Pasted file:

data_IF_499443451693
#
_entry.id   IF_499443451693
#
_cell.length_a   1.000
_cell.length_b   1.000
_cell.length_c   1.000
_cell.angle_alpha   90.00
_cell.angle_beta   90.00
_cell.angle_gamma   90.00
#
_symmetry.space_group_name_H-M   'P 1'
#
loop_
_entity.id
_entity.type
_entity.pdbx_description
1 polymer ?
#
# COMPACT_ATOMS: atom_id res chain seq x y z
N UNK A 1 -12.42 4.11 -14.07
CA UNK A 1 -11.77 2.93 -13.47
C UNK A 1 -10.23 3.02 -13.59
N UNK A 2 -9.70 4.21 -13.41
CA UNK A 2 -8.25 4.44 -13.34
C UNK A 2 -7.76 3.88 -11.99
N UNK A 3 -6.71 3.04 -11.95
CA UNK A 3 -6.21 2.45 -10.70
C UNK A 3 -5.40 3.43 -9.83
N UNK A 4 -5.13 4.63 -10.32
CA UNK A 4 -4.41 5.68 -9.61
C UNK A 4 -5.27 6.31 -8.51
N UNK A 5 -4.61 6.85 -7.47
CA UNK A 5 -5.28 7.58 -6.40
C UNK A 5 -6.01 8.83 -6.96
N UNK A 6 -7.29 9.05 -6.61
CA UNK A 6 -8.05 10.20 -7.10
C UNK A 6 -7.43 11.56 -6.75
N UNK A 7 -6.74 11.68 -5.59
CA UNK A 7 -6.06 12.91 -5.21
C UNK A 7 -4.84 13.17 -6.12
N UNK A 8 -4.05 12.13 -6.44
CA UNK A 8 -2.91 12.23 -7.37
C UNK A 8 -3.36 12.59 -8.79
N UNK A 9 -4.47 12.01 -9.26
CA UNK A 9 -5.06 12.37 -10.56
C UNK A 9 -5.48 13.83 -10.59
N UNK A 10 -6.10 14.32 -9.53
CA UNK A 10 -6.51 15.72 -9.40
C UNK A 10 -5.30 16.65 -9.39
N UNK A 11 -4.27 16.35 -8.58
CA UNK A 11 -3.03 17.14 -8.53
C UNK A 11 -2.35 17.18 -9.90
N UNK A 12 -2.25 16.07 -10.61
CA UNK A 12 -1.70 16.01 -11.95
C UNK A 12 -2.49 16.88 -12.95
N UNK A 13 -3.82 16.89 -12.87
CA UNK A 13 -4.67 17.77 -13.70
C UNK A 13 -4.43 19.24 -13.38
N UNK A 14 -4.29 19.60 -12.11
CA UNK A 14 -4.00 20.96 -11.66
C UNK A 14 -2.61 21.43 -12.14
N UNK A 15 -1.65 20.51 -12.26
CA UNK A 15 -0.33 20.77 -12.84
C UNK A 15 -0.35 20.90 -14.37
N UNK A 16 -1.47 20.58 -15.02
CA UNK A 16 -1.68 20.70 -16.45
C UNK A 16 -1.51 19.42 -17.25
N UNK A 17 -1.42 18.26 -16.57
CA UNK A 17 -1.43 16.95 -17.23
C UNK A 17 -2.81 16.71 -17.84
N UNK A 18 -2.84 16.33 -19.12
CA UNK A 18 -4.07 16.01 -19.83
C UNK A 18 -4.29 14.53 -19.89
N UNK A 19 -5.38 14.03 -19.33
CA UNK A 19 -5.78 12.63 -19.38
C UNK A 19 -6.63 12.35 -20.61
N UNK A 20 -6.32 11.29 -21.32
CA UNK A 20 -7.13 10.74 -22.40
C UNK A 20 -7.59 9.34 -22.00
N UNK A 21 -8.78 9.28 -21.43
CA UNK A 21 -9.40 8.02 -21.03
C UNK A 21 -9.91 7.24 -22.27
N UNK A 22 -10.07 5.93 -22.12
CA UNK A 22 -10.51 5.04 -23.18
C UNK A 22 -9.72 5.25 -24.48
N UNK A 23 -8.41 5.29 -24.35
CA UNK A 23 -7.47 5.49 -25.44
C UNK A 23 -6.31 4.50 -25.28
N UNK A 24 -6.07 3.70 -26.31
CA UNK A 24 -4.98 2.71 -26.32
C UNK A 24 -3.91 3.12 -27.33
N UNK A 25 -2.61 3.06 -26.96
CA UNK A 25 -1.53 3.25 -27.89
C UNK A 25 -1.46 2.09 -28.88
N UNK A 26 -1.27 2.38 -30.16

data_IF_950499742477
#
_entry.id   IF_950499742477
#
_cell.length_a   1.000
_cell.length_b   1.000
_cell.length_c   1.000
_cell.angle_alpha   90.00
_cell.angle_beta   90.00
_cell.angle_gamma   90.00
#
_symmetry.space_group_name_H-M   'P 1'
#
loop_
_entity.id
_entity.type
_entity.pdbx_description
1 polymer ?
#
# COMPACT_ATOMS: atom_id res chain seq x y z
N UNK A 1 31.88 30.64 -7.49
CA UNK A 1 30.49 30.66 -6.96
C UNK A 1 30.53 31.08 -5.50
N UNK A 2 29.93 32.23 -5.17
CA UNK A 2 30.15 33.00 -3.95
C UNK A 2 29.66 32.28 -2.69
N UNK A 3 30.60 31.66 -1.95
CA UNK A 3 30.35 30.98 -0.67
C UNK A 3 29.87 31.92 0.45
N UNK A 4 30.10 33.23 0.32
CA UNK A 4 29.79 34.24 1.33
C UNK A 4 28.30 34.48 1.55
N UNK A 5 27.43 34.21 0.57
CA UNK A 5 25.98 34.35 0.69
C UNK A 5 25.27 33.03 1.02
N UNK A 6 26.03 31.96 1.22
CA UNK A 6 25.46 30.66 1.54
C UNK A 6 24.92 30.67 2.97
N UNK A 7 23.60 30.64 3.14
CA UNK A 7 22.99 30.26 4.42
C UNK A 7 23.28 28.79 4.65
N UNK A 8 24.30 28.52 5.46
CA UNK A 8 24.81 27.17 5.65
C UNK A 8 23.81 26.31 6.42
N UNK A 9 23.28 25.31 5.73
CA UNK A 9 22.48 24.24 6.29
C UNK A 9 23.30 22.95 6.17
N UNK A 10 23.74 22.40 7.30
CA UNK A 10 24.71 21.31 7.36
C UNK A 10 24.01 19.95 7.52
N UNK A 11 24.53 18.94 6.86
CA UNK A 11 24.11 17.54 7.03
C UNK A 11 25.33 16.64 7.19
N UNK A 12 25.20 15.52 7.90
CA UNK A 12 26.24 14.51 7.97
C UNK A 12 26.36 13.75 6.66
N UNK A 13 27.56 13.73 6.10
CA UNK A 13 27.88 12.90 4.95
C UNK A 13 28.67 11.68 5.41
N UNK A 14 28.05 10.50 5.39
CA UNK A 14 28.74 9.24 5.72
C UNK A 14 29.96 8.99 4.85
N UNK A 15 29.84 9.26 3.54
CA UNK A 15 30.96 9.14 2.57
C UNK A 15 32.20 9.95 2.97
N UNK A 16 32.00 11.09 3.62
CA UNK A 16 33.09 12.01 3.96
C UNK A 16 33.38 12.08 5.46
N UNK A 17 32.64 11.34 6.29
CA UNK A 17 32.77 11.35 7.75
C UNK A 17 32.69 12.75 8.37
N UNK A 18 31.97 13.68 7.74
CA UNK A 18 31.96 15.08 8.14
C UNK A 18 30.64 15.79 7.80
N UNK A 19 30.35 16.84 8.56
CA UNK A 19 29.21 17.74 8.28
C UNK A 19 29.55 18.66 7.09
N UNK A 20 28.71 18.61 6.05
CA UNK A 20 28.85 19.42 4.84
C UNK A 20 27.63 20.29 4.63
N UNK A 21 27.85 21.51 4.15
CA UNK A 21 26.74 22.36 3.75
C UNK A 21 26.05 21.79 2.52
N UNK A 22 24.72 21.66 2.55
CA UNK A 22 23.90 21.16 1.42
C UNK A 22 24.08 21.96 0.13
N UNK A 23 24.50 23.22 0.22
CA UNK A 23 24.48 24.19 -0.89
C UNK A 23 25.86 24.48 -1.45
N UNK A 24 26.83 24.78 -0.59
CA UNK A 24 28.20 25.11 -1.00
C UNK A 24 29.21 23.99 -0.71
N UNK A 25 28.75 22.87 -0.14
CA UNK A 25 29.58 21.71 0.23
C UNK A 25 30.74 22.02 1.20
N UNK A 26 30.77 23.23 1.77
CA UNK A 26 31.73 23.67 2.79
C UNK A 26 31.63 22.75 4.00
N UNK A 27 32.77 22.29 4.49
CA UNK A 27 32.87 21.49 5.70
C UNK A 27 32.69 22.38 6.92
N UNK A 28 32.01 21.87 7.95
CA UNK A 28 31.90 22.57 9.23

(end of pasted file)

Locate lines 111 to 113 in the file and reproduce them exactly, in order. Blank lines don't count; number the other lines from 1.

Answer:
_entity.id
_entity.type
_entity.pdbx_description